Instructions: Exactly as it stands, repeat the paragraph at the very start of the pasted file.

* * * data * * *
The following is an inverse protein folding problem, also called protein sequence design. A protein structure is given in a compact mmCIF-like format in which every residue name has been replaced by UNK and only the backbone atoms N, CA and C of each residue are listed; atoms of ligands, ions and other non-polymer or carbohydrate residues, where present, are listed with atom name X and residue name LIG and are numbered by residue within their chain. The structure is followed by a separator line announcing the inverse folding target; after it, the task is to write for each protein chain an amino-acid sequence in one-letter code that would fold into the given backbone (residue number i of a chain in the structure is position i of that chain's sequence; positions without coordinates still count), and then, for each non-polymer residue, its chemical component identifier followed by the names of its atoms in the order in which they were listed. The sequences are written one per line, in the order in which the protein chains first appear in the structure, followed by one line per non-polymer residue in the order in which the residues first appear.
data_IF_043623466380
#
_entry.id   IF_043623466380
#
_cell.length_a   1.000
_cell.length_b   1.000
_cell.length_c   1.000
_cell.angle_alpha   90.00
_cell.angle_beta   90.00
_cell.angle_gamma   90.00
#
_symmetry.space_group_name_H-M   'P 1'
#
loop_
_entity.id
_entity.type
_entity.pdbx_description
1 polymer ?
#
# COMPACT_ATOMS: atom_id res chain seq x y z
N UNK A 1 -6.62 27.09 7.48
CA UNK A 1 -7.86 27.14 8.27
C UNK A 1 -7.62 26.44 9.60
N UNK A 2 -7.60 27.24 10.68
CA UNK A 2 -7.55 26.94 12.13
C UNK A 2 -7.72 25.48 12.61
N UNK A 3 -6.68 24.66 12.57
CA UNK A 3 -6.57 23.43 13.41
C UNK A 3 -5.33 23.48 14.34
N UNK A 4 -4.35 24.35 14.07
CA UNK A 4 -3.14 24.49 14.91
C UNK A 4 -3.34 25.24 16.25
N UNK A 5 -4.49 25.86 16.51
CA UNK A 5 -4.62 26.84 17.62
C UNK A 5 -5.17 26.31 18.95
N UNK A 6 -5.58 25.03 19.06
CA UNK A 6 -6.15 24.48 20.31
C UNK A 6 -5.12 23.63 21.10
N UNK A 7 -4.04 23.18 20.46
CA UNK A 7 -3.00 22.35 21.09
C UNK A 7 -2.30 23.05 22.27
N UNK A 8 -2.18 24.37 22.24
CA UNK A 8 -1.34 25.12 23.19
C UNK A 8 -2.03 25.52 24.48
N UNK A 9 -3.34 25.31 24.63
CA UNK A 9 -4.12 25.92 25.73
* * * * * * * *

The following is an inverse protein folding problem, also called protein sequence design. A protein structure is given in a compact mmCIF-like format in which every residue name has been replaced by UNK and only the backbone atoms N, CA and C of each residue are listed; atoms of ligands, ions and other non-polymer or carbohydrate residues, where present, are listed with atom name X and residue name LIG and are numbered by residue within their chain. The structure is followed by a separator line announcing the inverse folding target; after it, the task is to write for each protein chain an amino-acid sequence in one-letter code that would fold into the given backbone (residue number i of a chain in the structure is position i of that chain's sequence; positions without coordinates still count), and then, for each non-polymer residue, its chemical component identifier followed by the names of its atoms in the order in which they were listed. The sequences are written one per line, in the order in which the protein chains first appear in the structure, followed by one line per non-polymer residue in the order in which the residues first appear.